When it comes to financial abuse, there are several misconceptions.
The misconception that women are not as financially skilled as men. That survivors of financial abuse don’t earn as much money as their partner does, and therefore should be grateful that their partner is managing their money. That it is normal for one person in a relationship to care less about money. That it is easy to leave.
Whilst these may be true in some relationships, it is not true for the vast majority of people who are suffering from financial abuse, according to Suzanne Panecki, a Senior Practitioner Financial Coach at Good Shepherd's Financial Independence Hub, delivered in partnership with Commonwealth Bank.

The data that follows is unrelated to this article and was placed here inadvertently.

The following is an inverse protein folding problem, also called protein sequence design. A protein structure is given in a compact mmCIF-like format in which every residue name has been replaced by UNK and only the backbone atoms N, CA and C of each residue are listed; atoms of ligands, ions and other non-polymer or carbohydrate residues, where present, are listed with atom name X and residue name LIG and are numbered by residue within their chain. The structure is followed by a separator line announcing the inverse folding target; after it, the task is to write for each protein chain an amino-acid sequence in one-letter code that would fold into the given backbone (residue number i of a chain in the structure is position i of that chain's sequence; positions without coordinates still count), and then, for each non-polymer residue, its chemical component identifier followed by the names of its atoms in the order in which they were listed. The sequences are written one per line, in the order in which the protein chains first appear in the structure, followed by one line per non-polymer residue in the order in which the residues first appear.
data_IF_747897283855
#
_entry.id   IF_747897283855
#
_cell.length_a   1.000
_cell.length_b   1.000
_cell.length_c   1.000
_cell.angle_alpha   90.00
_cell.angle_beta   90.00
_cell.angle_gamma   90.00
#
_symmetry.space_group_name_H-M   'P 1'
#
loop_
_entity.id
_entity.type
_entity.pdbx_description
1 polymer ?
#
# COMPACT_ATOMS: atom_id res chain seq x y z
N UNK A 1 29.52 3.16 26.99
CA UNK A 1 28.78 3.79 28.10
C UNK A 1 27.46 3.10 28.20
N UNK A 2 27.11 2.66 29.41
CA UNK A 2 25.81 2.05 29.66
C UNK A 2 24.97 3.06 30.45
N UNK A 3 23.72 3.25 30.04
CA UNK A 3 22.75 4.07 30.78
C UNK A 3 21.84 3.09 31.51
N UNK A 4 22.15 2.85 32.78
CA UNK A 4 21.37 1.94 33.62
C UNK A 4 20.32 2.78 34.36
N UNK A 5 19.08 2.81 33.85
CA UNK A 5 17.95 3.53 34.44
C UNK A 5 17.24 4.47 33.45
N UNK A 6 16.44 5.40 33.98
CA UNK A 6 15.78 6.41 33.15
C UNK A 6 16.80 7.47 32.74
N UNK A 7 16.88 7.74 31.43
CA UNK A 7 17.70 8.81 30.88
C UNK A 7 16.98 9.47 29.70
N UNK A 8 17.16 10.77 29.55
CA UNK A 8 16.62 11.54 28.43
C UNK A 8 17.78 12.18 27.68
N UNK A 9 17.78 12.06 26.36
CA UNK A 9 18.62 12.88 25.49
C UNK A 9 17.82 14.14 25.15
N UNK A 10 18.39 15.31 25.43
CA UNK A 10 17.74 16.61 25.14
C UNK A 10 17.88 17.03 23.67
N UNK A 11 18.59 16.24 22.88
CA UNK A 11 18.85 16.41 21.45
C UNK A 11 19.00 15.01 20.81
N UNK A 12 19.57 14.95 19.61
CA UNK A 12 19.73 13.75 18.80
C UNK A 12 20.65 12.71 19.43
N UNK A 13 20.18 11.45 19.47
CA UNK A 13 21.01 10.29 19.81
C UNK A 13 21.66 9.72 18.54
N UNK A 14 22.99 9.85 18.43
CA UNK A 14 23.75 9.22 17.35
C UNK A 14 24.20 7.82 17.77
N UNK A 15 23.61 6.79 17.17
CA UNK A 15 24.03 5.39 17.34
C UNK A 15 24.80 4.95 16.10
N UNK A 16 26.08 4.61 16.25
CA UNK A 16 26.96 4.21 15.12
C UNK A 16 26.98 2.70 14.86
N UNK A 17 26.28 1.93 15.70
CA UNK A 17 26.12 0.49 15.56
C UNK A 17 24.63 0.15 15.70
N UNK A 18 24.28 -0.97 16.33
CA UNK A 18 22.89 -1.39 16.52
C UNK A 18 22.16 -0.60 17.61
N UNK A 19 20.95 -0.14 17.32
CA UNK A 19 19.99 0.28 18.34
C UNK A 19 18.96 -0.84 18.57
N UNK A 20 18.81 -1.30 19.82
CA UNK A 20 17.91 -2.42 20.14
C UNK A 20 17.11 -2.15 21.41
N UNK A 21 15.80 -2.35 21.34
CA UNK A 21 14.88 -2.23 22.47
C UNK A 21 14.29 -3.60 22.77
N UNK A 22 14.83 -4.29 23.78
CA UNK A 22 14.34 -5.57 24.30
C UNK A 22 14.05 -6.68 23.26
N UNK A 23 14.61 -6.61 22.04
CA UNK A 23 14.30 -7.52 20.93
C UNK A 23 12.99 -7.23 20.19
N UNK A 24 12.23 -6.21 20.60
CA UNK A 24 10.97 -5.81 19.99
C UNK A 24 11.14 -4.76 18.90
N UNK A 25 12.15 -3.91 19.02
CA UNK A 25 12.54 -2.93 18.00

Another misconception, she says, is that abuse is, to some degree, normal in a relationship.
“I think the lack of awareness around financial abuse and other forms of violence is still very hidden in society.”
The consequence of the lack of education can lead to the normalisation of inexcusable behaviour.
Financial abuse is an insidious form of domestic and family violence. It is a pervasive form of domestic and family violence. In fact, research suggests that up to 90 per cent of people who seek help for domestic and family violence are affected by financial abuse.